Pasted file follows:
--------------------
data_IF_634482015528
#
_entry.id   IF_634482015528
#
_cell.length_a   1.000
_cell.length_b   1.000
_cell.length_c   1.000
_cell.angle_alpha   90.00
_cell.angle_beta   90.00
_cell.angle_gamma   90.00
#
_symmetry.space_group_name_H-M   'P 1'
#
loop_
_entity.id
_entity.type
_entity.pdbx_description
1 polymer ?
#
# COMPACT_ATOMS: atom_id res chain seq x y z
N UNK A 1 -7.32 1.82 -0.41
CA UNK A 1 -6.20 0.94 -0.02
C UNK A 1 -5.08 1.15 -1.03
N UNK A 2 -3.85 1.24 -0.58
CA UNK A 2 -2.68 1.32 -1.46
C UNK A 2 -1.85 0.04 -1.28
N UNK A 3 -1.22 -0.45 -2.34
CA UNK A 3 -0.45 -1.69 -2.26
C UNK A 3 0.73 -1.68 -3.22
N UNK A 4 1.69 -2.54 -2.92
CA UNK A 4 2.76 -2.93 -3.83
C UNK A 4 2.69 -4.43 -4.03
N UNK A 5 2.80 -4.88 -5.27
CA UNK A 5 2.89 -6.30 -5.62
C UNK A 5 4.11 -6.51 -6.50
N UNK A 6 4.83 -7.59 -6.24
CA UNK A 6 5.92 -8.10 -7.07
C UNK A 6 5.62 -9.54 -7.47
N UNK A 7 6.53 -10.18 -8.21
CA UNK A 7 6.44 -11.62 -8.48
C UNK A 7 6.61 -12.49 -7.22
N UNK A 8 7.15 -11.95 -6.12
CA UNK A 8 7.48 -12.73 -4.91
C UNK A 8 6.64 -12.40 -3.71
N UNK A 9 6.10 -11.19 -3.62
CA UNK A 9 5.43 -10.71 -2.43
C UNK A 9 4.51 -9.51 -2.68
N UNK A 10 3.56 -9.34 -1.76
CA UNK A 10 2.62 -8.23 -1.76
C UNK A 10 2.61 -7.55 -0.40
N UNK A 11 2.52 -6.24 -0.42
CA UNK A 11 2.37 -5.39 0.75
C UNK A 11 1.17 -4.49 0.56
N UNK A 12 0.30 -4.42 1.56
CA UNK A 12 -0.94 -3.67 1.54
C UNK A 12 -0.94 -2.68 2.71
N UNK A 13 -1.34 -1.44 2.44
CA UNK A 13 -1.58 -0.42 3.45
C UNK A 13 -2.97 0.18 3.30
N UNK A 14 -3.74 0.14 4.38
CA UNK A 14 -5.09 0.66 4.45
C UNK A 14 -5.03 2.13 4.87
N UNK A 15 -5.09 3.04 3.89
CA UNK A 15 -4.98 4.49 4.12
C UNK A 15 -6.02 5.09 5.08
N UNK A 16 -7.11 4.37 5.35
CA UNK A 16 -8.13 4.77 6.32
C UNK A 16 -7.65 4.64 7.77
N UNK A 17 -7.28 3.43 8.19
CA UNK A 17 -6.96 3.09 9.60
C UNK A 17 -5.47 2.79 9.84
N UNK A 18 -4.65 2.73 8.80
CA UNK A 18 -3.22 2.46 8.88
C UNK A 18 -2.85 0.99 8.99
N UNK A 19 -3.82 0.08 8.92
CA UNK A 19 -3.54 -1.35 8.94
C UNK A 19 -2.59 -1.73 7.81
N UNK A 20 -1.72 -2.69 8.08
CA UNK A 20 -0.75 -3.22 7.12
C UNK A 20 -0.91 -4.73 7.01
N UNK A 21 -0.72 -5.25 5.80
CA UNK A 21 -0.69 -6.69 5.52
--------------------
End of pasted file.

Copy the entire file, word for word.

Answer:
data_IF_634482015528
#
_entry.id   IF_634482015528
#
_cell.length_a   1.000
_cell.length_b   1.000
_cell.length_c   1.000
_cell.angle_alpha   90.00
_cell.angle_beta   90.00
_cell.angle_gamma   90.00
#
_symmetry.space_group_name_H-M   'P 1'
#
loop_
_entity.id
_entity.type
_entity.pdbx_description
1 polymer ?
#
# COMPACT_ATOMS: atom_id res chain seq x y z
N UNK A 1 -7.32 1.82 -0.41
CA UNK A 1 -6.20 0.94 -0.02
C UNK A 1 -5.08 1.15 -1.03
N UNK A 2 -3.85 1.24 -0.58
CA UNK A 2 -2.68 1.32 -1.46
C UNK A 2 -1.85 0.04 -1.28
N UNK A 3 -1.22 -0.45 -2.34
CA UNK A 3 -0.45 -1.69 -2.26
C UNK A 3 0.73 -1.68 -3.22
N UNK A 4 1.69 -2.54 -2.92
CA UNK A 4 2.76 -2.93 -3.83
C UNK A 4 2.69 -4.43 -4.03
N UNK A 5 2.80 -4.88 -5.27
CA UNK A 5 2.89 -6.30 -5.62
C UNK A 5 4.11 -6.51 -6.50
N UNK A 6 4.83 -7.59 -6.24
CA UNK A 6 5.92 -8.10 -7.07
C UNK A 6 5.62 -9.54 -7.47
N UNK A 7 6.53 -10.18 -8.21
CA UNK A 7 6.44 -11.62 -8.48
C UNK A 7 6.61 -12.49 -7.22
N UNK A 8 7.15 -11.95 -6.12
CA UNK A 8 7.48 -12.73 -4.91
C UNK A 8 6.64 -12.40 -3.71
N UNK A 9 6.10 -11.19 -3.62
CA UNK A 9 5.43 -10.71 -2.43
C UNK A 9 4.51 -9.51 -2.68
N UNK A 10 3.56 -9.34 -1.76
CA UNK A 10 2.62 -8.23 -1.76
C UNK A 10 2.61 -7.55 -0.40
N UNK A 11 2.52 -6.24 -0.42
CA UNK A 11 2.37 -5.39 0.75
C UNK A 11 1.17 -4.49 0.56
N UNK A 12 0.30 -4.42 1.56
CA UNK A 12 -0.94 -3.67 1.54
C UNK A 12 -0.94 -2.68 2.71
N UNK A 13 -1.34 -1.44 2.44
CA UNK A 13 -1.58 -0.42 3.45
C UNK A 13 -2.97 0.18 3.30
N UNK A 14 -3.74 0.14 4.38
CA UNK A 14 -5.09 0.66 4.45
C UNK A 14 -5.03 2.13 4.87
N UNK A 15 -5.09 3.04 3.89
CA UNK A 15 -4.98 4.49 4.12
C UNK A 15 -6.02 5.09 5.08
N UNK A 16 -7.11 4.37 5.35
CA UNK A 16 -8.13 4.77 6.32
C UNK A 16 -7.65 4.64 7.77
N UNK A 17 -7.28 3.43 8.19
CA UNK A 17 -6.96 3.09 9.60
C UNK A 17 -5.47 2.79 9.84
N UNK A 18 -4.65 2.73 8.80
CA UNK A 18 -3.22 2.46 8.88
C UNK A 18 -2.85 0.99 8.99
N UNK A 19 -3.82 0.08 8.92
CA UNK A 19 -3.54 -1.35 8.94
C UNK A 19 -2.59 -1.73 7.81
N UNK A 20 -1.72 -2.69 8.08
CA UNK A 20 -0.75 -3.22 7.12
C UNK A 20 -0.91 -4.73 7.01
N UNK A 21 -0.72 -5.25 5.80
CA UNK A 21 -0.69 -6.69 5.52